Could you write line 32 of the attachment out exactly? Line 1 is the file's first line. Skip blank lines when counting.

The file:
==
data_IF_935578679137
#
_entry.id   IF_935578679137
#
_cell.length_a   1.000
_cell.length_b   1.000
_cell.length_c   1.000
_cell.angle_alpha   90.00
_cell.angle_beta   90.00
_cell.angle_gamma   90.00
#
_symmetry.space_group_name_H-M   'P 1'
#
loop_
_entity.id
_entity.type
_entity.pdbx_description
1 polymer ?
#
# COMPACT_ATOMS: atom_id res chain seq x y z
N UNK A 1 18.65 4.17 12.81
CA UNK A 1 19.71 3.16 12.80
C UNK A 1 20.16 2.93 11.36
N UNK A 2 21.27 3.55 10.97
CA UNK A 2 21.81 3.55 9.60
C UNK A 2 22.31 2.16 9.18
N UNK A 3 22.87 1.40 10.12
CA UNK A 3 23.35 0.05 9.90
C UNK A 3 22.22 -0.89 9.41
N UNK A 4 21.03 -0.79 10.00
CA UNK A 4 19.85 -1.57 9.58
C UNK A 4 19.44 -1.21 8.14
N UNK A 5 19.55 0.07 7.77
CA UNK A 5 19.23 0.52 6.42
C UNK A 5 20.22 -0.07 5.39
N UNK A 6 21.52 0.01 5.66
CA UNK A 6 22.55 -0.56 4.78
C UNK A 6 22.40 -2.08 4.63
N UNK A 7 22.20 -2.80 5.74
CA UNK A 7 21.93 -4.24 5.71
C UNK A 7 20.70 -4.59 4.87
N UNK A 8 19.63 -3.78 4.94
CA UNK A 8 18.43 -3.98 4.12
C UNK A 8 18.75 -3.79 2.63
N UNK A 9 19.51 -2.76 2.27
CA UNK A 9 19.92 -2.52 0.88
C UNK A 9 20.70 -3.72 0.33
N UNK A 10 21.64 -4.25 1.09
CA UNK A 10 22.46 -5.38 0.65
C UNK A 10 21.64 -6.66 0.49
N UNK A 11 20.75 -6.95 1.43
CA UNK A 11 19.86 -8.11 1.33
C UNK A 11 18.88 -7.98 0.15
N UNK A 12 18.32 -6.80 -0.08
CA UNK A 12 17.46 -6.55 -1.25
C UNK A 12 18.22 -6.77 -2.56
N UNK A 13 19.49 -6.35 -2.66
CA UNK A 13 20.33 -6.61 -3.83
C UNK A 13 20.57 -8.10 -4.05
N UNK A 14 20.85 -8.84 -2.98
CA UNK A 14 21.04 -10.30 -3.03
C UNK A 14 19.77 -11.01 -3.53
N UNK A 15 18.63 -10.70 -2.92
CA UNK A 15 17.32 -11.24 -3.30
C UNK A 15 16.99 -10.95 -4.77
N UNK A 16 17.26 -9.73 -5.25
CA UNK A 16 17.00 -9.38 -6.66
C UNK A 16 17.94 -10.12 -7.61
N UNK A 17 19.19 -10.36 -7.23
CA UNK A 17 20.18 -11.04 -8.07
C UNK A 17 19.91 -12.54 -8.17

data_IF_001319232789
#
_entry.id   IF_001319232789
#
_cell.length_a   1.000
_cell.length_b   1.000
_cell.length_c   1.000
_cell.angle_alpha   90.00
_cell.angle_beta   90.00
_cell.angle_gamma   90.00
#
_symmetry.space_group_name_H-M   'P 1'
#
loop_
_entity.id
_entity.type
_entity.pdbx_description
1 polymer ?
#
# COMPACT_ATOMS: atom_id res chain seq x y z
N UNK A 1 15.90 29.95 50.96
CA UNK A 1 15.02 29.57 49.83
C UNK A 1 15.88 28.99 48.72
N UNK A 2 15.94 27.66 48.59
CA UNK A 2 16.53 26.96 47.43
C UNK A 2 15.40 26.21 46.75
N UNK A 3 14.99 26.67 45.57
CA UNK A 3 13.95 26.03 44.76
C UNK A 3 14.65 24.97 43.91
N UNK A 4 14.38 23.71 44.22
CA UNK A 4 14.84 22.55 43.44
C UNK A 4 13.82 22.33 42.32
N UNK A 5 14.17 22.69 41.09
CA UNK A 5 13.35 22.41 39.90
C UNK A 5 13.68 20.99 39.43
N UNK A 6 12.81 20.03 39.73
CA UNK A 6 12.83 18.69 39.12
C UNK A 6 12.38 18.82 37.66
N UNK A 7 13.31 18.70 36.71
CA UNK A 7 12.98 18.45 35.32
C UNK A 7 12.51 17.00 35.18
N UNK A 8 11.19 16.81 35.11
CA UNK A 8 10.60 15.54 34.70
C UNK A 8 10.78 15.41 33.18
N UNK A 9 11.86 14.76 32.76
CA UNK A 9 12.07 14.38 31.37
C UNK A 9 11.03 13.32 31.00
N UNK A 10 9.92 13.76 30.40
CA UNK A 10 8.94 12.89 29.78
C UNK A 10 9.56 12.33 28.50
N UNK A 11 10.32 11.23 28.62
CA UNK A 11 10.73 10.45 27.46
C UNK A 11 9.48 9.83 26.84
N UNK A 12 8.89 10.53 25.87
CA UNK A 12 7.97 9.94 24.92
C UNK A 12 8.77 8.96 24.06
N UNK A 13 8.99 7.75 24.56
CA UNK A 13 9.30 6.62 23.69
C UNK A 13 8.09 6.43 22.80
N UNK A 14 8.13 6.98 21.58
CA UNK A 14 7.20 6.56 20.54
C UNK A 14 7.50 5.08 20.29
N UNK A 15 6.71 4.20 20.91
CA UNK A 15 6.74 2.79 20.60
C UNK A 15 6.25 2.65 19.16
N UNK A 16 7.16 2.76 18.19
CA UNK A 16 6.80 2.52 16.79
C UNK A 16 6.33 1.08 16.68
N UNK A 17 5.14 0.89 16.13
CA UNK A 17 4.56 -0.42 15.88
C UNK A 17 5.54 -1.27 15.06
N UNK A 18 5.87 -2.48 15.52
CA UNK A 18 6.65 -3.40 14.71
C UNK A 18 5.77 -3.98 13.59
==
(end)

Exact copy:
C UNK A 4 19.44 -1.21 8.14